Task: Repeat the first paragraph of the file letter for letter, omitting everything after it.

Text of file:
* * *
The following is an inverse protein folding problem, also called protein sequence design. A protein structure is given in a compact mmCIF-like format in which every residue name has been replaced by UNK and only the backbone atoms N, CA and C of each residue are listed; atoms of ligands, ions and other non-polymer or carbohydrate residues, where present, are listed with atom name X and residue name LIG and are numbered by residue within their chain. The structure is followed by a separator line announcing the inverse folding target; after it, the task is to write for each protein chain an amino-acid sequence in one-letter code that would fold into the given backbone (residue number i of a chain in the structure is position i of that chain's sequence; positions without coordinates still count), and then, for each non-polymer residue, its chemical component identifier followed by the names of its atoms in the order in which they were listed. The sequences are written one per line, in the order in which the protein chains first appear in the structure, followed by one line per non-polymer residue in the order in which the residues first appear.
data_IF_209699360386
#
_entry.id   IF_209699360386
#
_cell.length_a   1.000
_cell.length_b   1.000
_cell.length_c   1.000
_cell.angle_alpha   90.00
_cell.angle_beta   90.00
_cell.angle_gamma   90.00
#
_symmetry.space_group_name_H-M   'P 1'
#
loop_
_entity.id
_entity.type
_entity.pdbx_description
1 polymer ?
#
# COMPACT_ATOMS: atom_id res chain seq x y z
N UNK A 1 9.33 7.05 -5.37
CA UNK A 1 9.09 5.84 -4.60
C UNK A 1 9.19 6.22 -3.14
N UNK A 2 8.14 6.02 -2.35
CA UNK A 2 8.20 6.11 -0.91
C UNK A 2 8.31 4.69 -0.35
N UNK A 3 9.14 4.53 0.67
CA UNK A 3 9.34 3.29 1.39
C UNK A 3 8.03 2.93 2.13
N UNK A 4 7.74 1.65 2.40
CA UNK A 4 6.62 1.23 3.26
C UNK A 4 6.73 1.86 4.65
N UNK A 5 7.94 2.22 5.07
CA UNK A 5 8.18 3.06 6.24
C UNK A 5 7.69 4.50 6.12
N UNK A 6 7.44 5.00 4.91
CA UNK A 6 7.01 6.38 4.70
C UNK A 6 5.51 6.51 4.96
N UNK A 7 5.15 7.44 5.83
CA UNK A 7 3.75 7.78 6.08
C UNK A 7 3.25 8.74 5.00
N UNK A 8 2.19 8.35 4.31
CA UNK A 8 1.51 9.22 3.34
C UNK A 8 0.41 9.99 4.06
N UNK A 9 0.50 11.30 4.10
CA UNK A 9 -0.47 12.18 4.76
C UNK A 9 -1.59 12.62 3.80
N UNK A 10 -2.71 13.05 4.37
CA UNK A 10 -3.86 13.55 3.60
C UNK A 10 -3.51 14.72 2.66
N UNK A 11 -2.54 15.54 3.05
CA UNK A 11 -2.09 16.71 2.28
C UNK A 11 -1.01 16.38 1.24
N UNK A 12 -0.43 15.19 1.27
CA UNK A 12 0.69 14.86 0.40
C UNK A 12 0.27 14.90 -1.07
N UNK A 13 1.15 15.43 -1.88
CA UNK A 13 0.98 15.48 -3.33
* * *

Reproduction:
The following is an inverse protein folding problem, also called protein sequence design. A protein structure is given in a compact mmCIF-like format in which every residue name has been replaced by UNK and only the backbone atoms N, CA and C of each residue are listed; atoms of ligands, ions and other non-polymer or carbohydrate residues, where present, are listed with atom name X and residue name LIG and are numbered by residue within their chain. The structure is followed by a separator line announcing the inverse folding target; after it, the task is to write for each protein chain an amino-acid sequence in one-letter code that would fold into the given backbone (residue number i of a chain in the structure is position i of that chain's sequence; positions without coordinates still count), and then, for each non-polymer residue, its chemical component identifier followed by the names of its atoms in the order in which they were listed. The sequences are written one per line, in the order in which the protein chains first appear in the structure, followed by one line per non-polymer residue in the order in which the residues first appear.